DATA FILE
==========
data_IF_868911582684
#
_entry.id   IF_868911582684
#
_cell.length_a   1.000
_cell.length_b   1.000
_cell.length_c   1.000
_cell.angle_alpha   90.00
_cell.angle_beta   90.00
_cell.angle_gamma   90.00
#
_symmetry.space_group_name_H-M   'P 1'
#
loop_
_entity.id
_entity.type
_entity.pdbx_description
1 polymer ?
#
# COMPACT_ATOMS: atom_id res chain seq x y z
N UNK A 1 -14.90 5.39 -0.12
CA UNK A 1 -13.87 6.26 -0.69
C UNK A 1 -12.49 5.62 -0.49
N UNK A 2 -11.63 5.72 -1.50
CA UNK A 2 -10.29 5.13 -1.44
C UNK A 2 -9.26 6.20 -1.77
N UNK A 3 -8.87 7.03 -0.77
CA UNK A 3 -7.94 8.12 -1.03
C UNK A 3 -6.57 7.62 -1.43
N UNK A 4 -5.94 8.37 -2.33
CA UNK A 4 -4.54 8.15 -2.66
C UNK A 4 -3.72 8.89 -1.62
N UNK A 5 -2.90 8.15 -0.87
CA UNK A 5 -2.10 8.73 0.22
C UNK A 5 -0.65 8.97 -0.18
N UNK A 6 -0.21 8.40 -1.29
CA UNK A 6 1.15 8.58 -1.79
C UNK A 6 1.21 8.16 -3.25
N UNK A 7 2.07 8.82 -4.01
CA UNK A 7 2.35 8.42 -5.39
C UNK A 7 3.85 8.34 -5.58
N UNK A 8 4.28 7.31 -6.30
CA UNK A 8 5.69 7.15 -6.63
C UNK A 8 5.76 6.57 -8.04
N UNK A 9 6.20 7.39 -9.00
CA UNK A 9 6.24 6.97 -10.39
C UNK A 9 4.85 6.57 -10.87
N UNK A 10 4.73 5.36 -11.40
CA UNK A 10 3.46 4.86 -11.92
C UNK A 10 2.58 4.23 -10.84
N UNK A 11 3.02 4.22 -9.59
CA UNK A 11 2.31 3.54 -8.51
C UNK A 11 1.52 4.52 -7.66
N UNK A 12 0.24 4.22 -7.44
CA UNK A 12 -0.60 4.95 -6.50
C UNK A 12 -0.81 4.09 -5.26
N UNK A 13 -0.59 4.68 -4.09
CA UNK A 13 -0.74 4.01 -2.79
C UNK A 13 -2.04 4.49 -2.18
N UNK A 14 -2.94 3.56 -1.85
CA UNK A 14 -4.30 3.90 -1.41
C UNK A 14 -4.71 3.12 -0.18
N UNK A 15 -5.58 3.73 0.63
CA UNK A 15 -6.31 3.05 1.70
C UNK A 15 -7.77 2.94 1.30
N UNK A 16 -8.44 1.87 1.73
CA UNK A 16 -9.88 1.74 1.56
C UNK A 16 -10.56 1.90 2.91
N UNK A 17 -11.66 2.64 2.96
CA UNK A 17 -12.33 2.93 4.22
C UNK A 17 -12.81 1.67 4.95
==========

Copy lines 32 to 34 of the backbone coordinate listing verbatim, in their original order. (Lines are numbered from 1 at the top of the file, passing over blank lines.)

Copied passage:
C UNK A 4 -3.72 8.89 -1.62
N UNK A 5 -2.90 8.15 -0.87
CA UNK A 5 -2.10 8.73 0.22